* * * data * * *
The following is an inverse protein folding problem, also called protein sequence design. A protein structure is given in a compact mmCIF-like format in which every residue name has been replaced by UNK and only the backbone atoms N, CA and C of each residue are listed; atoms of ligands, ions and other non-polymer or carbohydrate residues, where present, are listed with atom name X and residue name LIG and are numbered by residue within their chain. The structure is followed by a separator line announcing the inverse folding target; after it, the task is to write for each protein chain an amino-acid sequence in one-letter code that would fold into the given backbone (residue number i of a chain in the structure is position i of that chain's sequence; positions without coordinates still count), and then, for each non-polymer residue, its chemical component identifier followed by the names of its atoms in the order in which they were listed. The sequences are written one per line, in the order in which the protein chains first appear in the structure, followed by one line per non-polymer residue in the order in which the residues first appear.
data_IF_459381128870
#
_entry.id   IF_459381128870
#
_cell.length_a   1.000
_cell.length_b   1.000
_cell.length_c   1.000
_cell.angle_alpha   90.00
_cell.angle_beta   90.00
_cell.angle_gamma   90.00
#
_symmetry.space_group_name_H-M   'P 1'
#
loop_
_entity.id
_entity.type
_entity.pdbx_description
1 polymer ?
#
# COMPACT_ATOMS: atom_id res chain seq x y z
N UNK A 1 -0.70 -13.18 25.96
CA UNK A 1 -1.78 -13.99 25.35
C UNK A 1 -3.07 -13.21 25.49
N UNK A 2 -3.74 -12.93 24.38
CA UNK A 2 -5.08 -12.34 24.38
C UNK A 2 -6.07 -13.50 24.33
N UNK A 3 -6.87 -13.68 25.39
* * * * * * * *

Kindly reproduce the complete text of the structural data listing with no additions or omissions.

The following is an inverse protein folding problem, also called protein sequence design. A protein structure is given in a compact mmCIF-like format in which every residue name has been replaced by UNK and only the backbone atoms N, CA and C of each residue are listed; atoms of ligands, ions and other non-polymer or carbohydrate residues, where present, are listed with atom name X and residue name LIG and are numbered by residue within their chain. The structure is followed by a separator line announcing the inverse folding target; after it, the task is to write for each protein chain an amino-acid sequence in one-letter code that would fold into the given backbone (residue number i of a chain in the structure is position i of that chain's sequence; positions without coordinates still count), and then, for each non-polymer residue, its chemical component identifier followed by the names of its atoms in the order in which they were listed. The sequences are written one per line, in the order in which the protein chains first appear in the structure, followed by one line per non-polymer residue in the order in which the residues first appear.
data_IF_459381128870
#
_entry.id   IF_459381128870
#
_cell.length_a   1.000
_cell.length_b   1.000
_cell.length_c   1.000
_cell.angle_alpha   90.00
_cell.angle_beta   90.00
_cell.angle_gamma   90.00
#
_symmetry.space_group_name_H-M   'P 1'
#
loop_
_entity.id
_entity.type
_entity.pdbx_description
1 polymer ?
#
# COMPACT_ATOMS: atom_id res chain seq x y z
N UNK A 1 -0.70 -13.18 25.96
CA UNK A 1 -1.78 -13.99 25.35
C UNK A 1 -3.07 -13.21 25.49
N UNK A 2 -3.74 -12.93 24.38
CA UNK A 2 -5.08 -12.34 24.38
C UNK A 2 -6.07 -13.50 24.33
N UNK A 3 -6.87 -13.68 25.39